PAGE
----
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Figure 3. Quantitative real-time PCR analysis showing variations in the relative amounts of the cyp19a1b mRNA in primary RGCs culture exposed to 100 nM E2 and 1 μM SKF 38393 (A) 1 μM E2 and 1 μM SKF 38393 (B) 100 nM E2 and 10 μM SKF 38393 (C) 1 μM E2 and 10 μM SKF 38393 (D). Data were normalized and defined as fold change relative to control, and bars represent the mean + SEM. Treatment groups marked by different letters are significantly different (P < 0.05).

Synergistic Effects of Low Levels of E2 on SKF 38393-Induced cyp19a1b Expression are Associated with Parallel Increases in p-CREB

To further understand the underlying mechanisms of synergistic up-regulation of cyp19a1b by low concentration of E2 and high concentration of SKF 38393, we studied two components of the D1R/cAMP/PKA/p-CREB pathway, drd1a in mRNA level and p-CREB in protein level as well as the expression of esr1, esr2a, and esr2b. Two-way ANOVAs were conducted that examined the effect of SKF 38393 and E2 on drd1a, esr1 esr2a, and esr2b mRNA level and p-CREB protein level in cultured RGCs. There was a statistically significant interaction (F = 7.393, DFn = 1, DFd = 12, P = 0.01786) between SKF 38393 and E2 for drd1a mRNA. Post-hoc tests showed that the combination of SKF 38393 and E2 up-regulated drd1a mRNA (F = 7.393, DFn = 1, DFd = 12, P = 0.0029; Figure 4A), although increases were not very large, in the range of 1.7 fold. There was also a statistically significant interaction (F = 10.35, DFn = 1, DFd = 12, P = 0.0123) between SKF 38393 and E2 for p-CREB protein level (Figures 4B–D). The D1R agonist SKF 38393 alone increased p-CREB 2.2-fold, and this was enhanced to 3.5-fold in the presence of E2, paralleling these results for cyp19a1b mRNA (Figure 3C). No effects on the expression of esr1, esr2a and esr2b (F = 0.2907, DFn = 1, DFd = 12, P = 0.5996; F = 0.0061, DFn = 1, DFd = 12, P = 0.9389; F = 0.0078, DFn = 1, DFd = 12, P = 0.9312, respectively) were observed for the E2 and SKF 38393 treatments (Figure 5).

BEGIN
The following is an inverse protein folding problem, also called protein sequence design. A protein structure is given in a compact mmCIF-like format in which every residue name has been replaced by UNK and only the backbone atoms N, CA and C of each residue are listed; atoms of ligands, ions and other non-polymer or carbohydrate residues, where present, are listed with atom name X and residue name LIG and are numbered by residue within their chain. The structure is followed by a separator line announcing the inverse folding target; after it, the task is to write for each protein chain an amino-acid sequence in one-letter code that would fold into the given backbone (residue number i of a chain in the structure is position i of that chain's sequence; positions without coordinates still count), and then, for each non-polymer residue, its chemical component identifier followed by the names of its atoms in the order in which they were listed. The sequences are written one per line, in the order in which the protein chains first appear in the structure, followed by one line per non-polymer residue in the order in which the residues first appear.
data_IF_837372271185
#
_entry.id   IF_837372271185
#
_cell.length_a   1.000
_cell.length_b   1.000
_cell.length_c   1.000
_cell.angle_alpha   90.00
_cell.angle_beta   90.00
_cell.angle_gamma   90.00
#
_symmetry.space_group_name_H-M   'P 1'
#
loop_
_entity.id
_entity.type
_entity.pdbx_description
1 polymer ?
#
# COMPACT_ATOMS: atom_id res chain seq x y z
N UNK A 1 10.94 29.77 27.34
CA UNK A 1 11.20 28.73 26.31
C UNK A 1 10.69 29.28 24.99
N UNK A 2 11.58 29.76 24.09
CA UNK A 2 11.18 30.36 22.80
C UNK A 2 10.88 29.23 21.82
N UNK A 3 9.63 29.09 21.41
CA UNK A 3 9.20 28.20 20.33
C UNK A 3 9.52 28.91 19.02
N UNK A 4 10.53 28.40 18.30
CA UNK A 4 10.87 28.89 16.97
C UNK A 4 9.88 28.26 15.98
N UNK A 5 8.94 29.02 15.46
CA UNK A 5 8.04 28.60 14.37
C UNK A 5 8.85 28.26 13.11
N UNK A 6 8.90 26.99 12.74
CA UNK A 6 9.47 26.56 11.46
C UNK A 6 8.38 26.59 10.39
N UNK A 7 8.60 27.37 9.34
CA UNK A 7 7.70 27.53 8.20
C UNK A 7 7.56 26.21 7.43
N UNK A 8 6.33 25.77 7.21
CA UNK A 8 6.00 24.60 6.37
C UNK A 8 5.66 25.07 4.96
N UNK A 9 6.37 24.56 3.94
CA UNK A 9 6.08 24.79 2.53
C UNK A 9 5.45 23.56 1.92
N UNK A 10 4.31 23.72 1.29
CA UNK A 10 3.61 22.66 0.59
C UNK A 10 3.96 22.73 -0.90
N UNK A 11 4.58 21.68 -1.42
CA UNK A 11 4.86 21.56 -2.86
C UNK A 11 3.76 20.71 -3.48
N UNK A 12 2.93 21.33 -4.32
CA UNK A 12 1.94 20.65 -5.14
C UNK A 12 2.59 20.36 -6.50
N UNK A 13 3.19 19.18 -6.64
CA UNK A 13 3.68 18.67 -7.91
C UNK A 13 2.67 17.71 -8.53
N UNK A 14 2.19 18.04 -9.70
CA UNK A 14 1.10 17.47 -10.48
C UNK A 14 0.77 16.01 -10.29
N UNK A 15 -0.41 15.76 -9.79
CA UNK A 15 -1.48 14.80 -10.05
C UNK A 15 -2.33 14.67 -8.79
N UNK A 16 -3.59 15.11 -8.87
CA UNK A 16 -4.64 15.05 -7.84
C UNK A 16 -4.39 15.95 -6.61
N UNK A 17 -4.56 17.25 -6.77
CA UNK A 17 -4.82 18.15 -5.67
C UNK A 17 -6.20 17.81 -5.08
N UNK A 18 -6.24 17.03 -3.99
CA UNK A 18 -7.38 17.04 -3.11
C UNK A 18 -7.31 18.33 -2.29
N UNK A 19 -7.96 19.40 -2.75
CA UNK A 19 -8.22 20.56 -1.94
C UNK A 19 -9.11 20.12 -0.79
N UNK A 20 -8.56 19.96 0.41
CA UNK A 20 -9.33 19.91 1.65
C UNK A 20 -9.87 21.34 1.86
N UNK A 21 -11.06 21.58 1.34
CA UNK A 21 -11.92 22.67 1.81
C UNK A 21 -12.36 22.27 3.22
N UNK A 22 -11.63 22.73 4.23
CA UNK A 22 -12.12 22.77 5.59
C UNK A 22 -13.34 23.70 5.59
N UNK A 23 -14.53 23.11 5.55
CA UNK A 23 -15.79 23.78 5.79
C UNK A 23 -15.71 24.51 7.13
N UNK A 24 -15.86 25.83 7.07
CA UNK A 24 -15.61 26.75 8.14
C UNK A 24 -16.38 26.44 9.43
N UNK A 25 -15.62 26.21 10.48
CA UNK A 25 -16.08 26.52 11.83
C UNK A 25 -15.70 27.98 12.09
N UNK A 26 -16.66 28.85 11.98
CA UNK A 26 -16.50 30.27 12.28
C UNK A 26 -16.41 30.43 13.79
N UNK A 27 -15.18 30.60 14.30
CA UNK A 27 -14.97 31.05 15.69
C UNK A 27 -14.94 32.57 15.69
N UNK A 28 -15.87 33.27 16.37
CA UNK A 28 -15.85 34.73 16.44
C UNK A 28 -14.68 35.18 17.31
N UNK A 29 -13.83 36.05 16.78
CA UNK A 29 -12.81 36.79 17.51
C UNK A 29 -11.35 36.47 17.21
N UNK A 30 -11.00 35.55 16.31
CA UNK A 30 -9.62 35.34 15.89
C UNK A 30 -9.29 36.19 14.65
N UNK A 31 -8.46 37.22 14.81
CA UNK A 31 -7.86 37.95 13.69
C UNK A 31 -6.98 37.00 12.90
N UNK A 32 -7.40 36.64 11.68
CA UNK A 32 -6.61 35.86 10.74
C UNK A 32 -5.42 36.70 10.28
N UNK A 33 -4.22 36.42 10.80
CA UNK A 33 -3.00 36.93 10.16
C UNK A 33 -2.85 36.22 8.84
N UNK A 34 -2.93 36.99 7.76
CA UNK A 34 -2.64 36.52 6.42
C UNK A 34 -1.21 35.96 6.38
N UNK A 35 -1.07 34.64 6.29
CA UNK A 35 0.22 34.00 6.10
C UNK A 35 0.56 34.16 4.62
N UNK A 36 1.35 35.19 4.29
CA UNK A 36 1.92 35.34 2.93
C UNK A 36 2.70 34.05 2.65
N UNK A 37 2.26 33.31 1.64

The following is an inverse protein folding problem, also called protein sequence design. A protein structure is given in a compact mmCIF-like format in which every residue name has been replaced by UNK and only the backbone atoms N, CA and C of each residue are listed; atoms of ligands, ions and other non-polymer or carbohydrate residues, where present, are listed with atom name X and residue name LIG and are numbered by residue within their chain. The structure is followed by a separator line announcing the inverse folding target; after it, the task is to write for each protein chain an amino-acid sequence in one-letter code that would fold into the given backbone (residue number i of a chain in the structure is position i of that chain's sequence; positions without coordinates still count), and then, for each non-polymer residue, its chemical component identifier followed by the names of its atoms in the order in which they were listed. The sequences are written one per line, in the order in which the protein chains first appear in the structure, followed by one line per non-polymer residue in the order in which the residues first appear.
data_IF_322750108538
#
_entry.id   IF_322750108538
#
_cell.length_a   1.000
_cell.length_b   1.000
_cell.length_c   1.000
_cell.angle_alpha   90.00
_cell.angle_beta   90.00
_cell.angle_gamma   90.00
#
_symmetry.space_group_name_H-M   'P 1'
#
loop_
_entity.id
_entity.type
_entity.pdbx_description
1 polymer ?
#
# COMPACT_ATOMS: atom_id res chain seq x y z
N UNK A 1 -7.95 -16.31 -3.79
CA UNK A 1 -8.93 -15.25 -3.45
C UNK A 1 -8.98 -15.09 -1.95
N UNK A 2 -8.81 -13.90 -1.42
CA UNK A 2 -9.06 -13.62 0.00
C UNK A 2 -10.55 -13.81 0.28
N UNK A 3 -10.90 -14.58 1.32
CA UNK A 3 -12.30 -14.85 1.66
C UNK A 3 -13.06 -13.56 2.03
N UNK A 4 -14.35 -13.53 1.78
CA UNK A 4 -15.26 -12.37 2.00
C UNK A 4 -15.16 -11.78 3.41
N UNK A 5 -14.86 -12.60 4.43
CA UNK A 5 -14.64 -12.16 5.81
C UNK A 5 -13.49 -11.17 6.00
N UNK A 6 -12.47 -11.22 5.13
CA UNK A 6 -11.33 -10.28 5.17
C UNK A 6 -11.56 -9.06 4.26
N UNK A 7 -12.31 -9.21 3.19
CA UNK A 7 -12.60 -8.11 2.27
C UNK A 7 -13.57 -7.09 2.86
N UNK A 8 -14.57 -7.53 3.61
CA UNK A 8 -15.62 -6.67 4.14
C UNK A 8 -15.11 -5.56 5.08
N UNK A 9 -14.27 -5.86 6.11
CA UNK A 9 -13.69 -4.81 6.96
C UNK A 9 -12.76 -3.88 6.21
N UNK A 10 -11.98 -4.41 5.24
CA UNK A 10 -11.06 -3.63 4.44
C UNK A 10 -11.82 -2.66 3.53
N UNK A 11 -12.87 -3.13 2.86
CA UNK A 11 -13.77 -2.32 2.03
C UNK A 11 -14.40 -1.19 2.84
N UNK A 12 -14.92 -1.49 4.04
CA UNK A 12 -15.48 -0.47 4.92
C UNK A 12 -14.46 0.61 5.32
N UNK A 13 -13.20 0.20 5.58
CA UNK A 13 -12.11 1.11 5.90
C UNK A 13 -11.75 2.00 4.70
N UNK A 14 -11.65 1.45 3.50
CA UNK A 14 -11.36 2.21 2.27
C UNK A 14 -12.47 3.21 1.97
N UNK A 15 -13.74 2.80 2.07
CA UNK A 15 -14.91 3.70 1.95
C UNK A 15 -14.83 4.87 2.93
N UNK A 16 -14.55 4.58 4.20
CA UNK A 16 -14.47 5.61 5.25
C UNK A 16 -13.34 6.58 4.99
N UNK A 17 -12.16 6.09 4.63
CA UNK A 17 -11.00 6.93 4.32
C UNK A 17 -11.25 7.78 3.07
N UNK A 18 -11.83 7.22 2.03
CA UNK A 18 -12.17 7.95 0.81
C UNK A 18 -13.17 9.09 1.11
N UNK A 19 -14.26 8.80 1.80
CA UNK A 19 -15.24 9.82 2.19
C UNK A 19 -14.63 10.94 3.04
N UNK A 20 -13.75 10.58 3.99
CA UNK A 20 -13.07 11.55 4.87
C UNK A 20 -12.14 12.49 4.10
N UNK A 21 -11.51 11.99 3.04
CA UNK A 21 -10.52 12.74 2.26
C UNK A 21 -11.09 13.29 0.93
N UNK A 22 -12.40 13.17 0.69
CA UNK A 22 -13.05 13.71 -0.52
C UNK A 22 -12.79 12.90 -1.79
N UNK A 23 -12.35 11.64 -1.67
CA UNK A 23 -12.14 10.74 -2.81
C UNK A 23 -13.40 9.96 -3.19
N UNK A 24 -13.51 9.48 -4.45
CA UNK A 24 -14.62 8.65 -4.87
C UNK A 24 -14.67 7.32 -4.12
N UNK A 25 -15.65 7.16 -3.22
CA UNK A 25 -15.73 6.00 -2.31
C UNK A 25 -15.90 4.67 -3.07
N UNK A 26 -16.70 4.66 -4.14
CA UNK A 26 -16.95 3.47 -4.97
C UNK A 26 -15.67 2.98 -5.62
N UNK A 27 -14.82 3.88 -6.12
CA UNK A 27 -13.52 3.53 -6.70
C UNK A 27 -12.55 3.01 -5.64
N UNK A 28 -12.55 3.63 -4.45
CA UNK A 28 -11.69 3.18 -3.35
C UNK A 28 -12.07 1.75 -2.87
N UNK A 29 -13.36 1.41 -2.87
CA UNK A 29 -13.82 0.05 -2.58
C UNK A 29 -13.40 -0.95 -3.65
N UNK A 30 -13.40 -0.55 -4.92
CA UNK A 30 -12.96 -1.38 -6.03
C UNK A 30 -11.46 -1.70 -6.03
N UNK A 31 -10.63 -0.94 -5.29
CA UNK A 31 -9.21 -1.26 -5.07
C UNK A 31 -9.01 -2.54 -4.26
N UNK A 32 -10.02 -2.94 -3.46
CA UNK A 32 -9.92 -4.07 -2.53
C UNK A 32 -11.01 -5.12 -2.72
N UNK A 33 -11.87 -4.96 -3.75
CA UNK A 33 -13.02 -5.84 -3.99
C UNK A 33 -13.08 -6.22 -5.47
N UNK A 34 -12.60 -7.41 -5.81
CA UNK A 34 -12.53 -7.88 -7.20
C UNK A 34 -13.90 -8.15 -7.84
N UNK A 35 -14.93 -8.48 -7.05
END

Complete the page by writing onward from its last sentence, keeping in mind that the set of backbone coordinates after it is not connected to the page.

FIGURE 4